Agricultural extension services are one of the ways that people have argued can assist the nation in the modernisation and transformation of agriculture in the country.
Those who argue for it explain that, it is a process that offers advice and information to help solve problems, increase efficiency, production and generally enhance the standard of living of farmers.
In other words, the objective of extension service is to change farmers’ outlook toward their difficulties. An Extension officer is, therefore, concerned not just with physical and economic achievements but also with the development of the rural farmers themselves.
An extension officer, therefore, discusses matters with rural farmers; help them to gain a clearer insight into their problems in order to decide how to overcome these problems.
Generally, extension is a process of working with rural farmers in order to improve their livelihoods. This also involves helping farmers to improve the productivity of their agriculture and also develop their abilities to direct their own future development.
Although farmers already have a lot of knowledge about their environment and their farming system, extension can bring them other knowledge and information which they do not have.
For example, knowledge about the cause of the damage to a particular crop, the general principles of pest control, or the ways in which manure and compost are broken down to provide plant nutrients are all areas of knowledge that the officer can usefully bring to farmers.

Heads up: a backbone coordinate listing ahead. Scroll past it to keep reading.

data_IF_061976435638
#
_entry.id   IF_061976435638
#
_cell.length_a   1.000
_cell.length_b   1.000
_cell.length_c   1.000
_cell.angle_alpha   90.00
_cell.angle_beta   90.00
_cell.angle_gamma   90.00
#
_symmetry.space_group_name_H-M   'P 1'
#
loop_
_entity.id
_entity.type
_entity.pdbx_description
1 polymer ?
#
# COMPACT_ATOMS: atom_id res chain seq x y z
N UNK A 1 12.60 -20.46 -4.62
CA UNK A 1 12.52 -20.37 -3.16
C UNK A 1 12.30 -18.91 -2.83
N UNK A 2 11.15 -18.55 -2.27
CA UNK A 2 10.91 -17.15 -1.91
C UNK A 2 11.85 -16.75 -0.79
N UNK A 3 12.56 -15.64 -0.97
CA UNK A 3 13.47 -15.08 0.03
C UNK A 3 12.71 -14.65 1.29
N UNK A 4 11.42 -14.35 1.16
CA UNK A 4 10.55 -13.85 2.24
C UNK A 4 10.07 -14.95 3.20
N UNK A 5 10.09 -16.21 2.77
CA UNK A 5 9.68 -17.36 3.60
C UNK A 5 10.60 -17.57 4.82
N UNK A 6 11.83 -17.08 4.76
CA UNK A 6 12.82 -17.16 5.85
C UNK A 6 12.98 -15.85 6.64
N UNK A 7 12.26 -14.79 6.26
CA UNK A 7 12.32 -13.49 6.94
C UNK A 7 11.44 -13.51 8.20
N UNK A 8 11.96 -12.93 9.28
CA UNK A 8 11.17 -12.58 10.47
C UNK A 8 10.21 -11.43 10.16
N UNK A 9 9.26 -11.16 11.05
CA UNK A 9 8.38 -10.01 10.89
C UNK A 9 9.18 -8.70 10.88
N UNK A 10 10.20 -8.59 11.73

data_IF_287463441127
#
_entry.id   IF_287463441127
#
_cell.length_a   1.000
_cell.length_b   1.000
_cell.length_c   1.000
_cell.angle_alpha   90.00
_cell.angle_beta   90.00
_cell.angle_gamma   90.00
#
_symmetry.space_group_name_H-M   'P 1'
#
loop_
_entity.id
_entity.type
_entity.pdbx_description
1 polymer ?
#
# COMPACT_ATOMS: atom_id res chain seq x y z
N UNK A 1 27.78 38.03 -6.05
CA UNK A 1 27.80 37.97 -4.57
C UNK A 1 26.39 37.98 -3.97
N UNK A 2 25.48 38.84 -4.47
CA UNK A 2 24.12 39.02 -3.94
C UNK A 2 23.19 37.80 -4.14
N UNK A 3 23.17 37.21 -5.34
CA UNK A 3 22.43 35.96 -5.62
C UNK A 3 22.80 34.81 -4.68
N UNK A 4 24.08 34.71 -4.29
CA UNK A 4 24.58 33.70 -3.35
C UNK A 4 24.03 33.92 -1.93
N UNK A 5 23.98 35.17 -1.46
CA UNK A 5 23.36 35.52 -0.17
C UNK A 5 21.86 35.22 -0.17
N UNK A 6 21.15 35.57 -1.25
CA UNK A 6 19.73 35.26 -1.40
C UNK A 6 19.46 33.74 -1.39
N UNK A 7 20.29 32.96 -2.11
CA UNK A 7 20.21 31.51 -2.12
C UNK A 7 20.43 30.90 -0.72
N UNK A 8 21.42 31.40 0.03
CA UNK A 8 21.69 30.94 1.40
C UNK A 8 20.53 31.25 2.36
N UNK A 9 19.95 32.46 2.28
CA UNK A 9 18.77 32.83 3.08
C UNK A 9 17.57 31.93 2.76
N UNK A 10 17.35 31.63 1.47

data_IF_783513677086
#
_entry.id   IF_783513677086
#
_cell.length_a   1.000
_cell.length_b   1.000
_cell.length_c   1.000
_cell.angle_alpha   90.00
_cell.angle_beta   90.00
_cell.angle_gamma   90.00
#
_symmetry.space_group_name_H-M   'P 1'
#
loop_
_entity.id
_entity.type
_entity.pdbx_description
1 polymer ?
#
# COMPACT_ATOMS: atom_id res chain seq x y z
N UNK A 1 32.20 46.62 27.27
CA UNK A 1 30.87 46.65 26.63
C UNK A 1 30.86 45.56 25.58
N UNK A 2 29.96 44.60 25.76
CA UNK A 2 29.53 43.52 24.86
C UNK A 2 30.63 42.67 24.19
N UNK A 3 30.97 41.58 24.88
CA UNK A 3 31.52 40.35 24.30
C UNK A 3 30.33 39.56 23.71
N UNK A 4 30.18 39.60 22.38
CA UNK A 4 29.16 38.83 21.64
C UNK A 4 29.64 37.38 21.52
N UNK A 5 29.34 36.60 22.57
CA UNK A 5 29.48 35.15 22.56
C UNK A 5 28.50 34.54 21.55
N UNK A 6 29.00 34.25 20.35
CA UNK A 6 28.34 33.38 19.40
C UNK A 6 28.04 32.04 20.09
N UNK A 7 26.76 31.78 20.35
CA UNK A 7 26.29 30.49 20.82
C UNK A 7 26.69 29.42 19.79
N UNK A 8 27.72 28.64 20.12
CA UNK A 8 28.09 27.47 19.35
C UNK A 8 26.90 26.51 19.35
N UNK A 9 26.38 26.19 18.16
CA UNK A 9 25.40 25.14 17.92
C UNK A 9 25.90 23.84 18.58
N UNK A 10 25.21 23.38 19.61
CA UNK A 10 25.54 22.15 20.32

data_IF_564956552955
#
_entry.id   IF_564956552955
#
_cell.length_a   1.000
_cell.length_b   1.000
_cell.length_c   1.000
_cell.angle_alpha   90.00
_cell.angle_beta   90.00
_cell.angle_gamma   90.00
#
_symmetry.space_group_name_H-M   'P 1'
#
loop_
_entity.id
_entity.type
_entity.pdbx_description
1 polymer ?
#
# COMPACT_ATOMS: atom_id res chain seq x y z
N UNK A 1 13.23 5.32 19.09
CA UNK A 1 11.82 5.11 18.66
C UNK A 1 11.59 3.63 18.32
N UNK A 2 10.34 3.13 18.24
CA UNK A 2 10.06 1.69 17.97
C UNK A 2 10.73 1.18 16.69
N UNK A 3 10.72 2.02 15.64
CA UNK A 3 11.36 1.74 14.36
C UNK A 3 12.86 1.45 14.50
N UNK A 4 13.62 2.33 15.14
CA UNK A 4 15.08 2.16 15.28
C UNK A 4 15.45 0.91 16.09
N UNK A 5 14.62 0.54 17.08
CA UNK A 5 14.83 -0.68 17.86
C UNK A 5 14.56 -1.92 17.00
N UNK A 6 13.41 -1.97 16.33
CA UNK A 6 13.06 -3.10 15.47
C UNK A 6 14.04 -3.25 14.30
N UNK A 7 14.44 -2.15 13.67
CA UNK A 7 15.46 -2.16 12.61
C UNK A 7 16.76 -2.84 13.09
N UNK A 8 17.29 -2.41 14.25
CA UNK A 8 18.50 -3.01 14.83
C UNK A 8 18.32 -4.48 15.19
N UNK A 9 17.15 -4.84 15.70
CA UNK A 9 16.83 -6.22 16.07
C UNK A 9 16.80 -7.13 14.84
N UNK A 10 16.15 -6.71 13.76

The application of such knowledge often means that the farmer has to acquire new skills of various kinds: for example, technical skills to operate unfamiliar equipment, organisational skills to manage a group project, the skill to assess the economic aspects of technical advice given, or farm management skills for keeping records and allocating the use of farm resources and equipment.
The transfer of knowledge and skills to farmers and their families is an important extension activity and that is why the Ghanaian Times views with keen interest the announcement that COCOBOD is to employ 1,300 extension officers to support cocoa farmers across the country.
We hold the view that this decision has been long in coming because agricultural experts have noticed the shortage of such officers and have for a considerable long time been calling on government to employ more of them.
We are happy though that finally, clearance has been given for the recruitment of the officers which obviously is going to boost agricultural extension service delivery in the country
For us, the recruitment is timely and we urge government to be consistent in future recruitment of such officers not only for the benefit of the farmers but to ensure the steady growth of the agricultural sector.